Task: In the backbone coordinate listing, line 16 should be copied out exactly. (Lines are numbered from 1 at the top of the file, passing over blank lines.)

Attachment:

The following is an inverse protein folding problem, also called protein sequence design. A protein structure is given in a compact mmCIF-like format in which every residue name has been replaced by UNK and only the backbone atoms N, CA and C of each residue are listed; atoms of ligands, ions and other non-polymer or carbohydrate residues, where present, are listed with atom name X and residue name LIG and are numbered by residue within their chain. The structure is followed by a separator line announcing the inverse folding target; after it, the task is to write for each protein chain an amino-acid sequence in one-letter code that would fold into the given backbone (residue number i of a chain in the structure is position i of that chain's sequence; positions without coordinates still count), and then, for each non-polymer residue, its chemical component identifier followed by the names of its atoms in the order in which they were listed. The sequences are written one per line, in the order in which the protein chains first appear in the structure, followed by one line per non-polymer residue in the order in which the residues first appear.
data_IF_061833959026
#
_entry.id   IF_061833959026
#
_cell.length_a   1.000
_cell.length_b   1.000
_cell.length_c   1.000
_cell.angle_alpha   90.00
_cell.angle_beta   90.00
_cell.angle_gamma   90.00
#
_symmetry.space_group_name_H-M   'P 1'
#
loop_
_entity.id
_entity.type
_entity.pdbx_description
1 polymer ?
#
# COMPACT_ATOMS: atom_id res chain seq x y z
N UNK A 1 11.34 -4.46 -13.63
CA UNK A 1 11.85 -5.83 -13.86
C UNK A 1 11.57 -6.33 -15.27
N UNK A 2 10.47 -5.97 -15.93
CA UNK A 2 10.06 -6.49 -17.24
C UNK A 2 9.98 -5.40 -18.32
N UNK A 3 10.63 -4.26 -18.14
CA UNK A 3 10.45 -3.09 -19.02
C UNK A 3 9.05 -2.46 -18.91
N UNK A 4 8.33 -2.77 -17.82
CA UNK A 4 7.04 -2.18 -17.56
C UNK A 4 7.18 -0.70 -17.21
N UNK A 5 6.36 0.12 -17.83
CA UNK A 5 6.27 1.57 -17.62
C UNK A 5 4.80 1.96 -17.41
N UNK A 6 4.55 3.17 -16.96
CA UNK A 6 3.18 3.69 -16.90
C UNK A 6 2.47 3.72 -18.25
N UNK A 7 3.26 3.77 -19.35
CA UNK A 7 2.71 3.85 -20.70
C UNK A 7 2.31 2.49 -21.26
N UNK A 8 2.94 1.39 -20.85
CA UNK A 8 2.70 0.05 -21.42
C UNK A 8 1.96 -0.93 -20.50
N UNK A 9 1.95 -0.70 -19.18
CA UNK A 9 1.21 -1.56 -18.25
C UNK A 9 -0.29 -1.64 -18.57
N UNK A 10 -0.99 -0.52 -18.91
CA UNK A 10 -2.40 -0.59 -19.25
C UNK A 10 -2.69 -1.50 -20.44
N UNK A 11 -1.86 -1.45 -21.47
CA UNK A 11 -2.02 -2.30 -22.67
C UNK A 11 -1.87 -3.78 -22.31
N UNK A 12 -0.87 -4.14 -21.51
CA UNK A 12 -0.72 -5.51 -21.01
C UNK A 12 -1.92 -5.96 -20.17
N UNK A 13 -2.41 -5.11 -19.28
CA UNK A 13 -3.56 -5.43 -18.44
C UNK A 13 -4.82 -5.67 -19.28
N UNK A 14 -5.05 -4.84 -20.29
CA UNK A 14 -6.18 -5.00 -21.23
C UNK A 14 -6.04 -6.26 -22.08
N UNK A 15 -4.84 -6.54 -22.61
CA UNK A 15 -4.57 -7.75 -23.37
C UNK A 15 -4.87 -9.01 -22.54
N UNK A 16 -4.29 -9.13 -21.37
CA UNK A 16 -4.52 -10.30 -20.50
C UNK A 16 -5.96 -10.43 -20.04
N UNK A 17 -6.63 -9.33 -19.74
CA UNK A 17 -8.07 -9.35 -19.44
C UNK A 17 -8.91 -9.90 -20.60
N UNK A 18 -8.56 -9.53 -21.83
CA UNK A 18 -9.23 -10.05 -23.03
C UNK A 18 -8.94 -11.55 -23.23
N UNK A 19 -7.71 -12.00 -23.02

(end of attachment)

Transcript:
_entity.id